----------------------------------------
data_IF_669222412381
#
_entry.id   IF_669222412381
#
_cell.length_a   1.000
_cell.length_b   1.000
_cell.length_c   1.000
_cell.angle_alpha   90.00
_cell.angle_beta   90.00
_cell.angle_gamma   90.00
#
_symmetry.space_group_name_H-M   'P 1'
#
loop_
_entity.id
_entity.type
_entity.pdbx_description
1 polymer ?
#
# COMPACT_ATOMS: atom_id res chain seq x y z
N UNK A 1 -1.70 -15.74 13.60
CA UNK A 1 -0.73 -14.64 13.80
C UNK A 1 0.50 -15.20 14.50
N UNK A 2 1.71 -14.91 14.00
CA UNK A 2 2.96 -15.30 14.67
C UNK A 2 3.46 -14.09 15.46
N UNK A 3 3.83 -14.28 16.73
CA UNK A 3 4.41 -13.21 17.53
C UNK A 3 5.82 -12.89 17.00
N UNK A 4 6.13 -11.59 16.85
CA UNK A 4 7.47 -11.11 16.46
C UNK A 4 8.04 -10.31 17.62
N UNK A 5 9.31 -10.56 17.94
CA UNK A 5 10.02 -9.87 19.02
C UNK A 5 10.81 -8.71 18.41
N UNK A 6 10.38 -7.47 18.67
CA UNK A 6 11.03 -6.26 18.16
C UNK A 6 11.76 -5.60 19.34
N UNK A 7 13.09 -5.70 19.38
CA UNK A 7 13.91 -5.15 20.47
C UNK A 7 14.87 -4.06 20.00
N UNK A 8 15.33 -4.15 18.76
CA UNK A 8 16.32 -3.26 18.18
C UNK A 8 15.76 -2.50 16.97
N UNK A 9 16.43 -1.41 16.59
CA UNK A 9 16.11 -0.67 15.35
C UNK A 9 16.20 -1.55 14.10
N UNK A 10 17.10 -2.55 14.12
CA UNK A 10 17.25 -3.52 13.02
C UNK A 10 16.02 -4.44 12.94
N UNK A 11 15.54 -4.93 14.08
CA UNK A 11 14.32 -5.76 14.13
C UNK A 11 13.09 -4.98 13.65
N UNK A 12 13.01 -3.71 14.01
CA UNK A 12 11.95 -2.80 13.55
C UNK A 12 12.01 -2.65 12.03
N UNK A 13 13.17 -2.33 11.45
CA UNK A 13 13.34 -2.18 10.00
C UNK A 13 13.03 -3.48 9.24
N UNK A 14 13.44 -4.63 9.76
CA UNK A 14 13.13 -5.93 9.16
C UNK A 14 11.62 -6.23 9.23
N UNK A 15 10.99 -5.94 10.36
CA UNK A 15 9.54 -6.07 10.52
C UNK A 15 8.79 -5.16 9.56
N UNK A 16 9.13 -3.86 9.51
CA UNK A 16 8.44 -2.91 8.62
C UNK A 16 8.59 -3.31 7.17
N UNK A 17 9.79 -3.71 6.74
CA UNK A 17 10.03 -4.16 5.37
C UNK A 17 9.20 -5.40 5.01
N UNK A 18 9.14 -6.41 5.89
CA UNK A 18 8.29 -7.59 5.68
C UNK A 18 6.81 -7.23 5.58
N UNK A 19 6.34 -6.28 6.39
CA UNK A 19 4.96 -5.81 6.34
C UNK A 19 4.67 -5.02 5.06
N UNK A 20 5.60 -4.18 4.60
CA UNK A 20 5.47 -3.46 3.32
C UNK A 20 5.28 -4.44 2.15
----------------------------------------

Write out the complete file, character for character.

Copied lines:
data_IF_669222412381
#
_entry.id   IF_669222412381
#
_cell.length_a   1.000
_cell.length_b   1.000
_cell.length_c   1.000
_cell.angle_alpha   90.00
_cell.angle_beta   90.00
_cell.angle_gamma   90.00
#
_symmetry.space_group_name_H-M   'P 1'
#
loop_
_entity.id
_entity.type
_entity.pdbx_description
1 polymer ?
#
# COMPACT_ATOMS: atom_id res chain seq x y z
N UNK A 1 -1.70 -15.74 13.60
CA UNK A 1 -0.73 -14.64 13.80
C UNK A 1 0.50 -15.20 14.50
N UNK A 2 1.71 -14.91 14.00
CA UNK A 2 2.96 -15.30 14.67
C UNK A 2 3.46 -14.09 15.46
N UNK A 3 3.83 -14.28 16.73
CA UNK A 3 4.41 -13.21 17.53
C UNK A 3 5.82 -12.89 17.00
N UNK A 4 6.13 -11.59 16.85
CA UNK A 4 7.47 -11.11 16.46
C UNK A 4 8.04 -10.31 17.62
N UNK A 5 9.31 -10.56 17.94
CA UNK A 5 10.02 -9.87 19.02
C UNK A 5 10.81 -8.71 18.41
N UNK A 6 10.38 -7.47 18.67
CA UNK A 6 11.03 -6.26 18.16
C UNK A 6 11.76 -5.60 19.34
N UNK A 7 13.09 -5.70 19.38
CA UNK A 7 13.91 -5.15 20.47
C UNK A 7 14.87 -4.06 20.00
N UNK A 8 15.33 -4.15 18.76
CA UNK A 8 16.32 -3.26 18.18
C UNK A 8 15.76 -2.50 16.97
N UNK A 9 16.43 -1.41 16.59
CA UNK A 9 16.11 -0.67 15.35
C UNK A 9 16.20 -1.55 14.10
N UNK A 10 17.10 -2.55 14.12
CA UNK A 10 17.25 -3.52 13.02
C UNK A 10 16.02 -4.44 12.94
N UNK A 11 15.54 -4.93 14.08
CA UNK A 11 14.32 -5.76 14.13
C UNK A 11 13.09 -4.98 13.65
N UNK A 12 13.01 -3.71 14.01
CA UNK A 12 11.95 -2.80 13.55
C UNK A 12 12.01 -2.65 12.03
N UNK A 13 13.17 -2.33 11.45
CA UNK A 13 13.34 -2.18 10.00
C UNK A 13 13.03 -3.48 9.24
N UNK A 14 13.44 -4.63 9.76
CA UNK A 14 13.13 -5.93 9.16
C UNK A 14 11.62 -6.23 9.23
N UNK A 15 10.99 -5.94 10.36
CA UNK A 15 9.54 -6.07 10.52
C UNK A 15 8.79 -5.16 9.56
N UNK A 16 9.13 -3.86 9.51
CA UNK A 16 8.44 -2.91 8.62
C UNK A 16 8.59 -3.31 7.17
N UNK A 17 9.79 -3.71 6.74
CA UNK A 17 10.03 -4.16 5.37
C UNK A 17 9.20 -5.40 5.01
N UNK A 18 9.14 -6.41 5.89
CA UNK A 18 8.29 -7.59 5.68
C UNK A 18 6.81 -7.23 5.58
N UNK A 19 6.34 -6.28 6.39
CA UNK A 19 4.96 -5.81 6.34
C UNK A 19 4.67 -5.02 5.06
N UNK A 20 5.60 -4.18 4.60
CA UNK A 20 5.47 -3.46 3.32
C UNK A 20 5.28 -4.44 2.15